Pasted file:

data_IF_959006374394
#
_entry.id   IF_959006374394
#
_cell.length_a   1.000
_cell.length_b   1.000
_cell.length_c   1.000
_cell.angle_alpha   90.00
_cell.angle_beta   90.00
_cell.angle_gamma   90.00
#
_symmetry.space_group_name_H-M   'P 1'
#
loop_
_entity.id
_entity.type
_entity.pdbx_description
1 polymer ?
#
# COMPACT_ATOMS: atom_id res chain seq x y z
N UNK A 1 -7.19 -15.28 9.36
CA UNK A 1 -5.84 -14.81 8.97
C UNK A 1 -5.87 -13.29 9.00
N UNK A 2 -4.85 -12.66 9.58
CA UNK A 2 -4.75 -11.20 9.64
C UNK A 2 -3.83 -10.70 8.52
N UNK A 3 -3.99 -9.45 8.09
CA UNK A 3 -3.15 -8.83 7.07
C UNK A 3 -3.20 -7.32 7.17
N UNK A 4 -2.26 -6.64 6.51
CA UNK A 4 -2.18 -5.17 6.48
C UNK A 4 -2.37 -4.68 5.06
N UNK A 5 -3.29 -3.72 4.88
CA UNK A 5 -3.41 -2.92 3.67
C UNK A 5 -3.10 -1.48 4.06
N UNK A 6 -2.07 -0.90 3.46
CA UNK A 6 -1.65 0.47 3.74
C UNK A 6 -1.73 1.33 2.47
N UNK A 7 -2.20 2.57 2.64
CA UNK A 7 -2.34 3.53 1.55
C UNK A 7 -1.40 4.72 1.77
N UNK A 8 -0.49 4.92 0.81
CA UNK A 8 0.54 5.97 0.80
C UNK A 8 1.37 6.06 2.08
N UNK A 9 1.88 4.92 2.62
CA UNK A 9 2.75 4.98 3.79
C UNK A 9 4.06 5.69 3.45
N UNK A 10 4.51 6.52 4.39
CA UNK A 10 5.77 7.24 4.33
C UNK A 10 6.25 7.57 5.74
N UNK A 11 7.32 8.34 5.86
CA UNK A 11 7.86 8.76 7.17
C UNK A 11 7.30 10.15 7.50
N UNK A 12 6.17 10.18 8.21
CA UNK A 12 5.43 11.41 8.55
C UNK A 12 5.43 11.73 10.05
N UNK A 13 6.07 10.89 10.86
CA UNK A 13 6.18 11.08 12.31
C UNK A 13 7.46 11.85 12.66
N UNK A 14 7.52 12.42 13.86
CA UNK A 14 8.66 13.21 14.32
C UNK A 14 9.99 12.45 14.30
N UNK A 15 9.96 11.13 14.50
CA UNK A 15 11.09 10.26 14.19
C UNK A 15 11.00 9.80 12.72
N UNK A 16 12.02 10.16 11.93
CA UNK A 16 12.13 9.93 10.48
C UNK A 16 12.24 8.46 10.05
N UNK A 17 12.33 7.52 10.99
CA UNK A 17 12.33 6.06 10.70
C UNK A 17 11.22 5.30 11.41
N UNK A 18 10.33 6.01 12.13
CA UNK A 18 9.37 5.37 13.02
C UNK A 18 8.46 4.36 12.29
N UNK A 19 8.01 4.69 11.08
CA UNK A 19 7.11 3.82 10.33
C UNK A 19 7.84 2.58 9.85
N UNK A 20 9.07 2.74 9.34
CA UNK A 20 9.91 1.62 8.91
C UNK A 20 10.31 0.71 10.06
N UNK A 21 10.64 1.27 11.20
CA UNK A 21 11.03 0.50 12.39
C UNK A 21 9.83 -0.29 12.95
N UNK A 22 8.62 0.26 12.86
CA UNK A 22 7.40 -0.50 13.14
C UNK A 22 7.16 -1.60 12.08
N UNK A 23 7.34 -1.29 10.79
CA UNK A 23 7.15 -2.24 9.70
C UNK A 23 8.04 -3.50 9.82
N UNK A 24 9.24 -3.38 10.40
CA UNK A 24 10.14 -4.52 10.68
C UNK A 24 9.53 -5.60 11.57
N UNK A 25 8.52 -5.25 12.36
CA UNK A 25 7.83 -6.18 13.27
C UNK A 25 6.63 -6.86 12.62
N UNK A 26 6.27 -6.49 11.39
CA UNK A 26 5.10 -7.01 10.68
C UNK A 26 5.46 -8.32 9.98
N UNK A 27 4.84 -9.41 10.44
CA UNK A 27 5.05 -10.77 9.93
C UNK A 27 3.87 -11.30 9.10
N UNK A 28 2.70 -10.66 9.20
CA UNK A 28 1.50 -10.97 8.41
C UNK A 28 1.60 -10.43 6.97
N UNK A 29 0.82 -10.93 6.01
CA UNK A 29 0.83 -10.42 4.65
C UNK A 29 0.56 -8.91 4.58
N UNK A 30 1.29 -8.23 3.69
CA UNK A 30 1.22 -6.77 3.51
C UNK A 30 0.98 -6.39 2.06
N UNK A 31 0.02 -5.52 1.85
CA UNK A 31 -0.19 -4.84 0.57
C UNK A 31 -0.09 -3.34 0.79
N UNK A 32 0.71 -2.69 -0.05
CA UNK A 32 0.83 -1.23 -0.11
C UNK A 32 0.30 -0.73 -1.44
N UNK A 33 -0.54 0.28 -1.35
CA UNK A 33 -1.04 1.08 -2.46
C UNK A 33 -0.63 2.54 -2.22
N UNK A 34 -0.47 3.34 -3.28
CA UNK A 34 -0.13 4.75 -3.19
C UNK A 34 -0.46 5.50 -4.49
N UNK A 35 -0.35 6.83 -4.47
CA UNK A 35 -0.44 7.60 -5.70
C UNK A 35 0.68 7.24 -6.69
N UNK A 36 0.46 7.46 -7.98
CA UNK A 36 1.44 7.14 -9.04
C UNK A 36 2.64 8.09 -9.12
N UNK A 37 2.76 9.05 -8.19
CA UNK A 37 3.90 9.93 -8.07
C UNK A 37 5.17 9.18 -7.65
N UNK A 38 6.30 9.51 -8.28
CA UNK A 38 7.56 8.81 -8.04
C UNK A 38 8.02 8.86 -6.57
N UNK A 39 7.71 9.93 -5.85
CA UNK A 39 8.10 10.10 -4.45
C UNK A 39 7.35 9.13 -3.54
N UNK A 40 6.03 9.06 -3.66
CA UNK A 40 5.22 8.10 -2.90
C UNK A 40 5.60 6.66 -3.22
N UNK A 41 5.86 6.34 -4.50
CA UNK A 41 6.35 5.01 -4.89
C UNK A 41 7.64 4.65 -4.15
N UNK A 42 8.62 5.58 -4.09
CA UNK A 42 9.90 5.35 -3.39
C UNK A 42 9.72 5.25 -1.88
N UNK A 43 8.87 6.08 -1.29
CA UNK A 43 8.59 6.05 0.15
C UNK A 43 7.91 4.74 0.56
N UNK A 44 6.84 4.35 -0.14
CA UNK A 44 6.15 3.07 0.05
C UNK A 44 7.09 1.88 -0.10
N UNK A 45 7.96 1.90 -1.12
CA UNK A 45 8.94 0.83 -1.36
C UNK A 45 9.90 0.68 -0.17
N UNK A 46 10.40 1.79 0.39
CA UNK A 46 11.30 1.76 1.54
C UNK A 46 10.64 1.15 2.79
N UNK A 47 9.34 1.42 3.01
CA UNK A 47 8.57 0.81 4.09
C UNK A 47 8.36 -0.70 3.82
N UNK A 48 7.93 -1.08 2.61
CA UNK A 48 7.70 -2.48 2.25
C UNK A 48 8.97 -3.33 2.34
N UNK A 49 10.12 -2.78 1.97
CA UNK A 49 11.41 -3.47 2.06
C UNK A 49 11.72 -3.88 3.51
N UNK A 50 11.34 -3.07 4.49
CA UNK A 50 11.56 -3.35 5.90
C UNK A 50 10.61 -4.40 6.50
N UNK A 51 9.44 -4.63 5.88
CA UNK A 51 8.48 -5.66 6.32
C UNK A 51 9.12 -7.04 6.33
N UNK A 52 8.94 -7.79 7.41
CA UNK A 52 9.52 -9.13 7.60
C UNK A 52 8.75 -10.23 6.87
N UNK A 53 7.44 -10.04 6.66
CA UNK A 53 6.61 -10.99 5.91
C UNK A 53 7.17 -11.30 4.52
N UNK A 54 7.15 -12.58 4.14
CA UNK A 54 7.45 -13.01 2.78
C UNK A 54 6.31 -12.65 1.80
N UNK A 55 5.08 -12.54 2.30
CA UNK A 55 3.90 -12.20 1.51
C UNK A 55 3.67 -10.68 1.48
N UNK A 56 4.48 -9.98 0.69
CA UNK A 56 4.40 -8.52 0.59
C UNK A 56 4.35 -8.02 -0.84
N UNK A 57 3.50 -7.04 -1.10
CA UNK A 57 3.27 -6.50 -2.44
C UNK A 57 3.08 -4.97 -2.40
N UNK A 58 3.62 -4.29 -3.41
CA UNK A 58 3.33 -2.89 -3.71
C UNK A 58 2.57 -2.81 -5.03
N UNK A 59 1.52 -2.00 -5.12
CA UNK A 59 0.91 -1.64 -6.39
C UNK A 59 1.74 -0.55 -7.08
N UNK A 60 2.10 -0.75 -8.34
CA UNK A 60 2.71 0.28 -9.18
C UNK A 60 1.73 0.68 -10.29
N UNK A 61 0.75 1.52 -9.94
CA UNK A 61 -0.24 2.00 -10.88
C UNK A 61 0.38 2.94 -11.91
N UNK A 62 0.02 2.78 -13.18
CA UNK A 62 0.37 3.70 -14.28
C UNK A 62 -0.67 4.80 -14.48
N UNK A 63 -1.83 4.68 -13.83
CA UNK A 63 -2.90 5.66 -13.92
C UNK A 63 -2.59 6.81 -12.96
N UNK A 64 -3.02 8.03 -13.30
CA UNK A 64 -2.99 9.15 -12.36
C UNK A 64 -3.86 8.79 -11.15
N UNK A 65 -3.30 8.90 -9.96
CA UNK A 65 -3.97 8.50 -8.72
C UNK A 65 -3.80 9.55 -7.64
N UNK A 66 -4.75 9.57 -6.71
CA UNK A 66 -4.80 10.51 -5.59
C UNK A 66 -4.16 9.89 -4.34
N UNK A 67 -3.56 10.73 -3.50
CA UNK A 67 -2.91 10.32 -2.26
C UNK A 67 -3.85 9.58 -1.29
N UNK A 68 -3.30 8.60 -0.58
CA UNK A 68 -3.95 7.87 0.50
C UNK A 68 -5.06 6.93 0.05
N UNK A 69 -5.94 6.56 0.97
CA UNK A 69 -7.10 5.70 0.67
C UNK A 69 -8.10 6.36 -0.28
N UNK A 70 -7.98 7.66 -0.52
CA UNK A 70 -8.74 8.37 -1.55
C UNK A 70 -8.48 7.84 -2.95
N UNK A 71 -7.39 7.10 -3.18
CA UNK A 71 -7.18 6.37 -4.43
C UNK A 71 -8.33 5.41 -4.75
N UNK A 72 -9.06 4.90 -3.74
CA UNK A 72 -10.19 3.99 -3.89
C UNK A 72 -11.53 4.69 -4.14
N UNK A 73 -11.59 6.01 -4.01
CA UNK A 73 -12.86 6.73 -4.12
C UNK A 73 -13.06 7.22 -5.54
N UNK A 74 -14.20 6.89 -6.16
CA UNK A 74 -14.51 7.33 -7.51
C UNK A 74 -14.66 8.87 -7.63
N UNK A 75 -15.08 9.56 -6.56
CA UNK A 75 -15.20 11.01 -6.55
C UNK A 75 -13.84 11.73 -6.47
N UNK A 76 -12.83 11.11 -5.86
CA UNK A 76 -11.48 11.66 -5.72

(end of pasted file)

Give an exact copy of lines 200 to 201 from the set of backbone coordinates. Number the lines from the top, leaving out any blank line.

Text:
C UNK A 60 1.73 0.68 -10.29
N UNK A 61 0.75 1.52 -9.94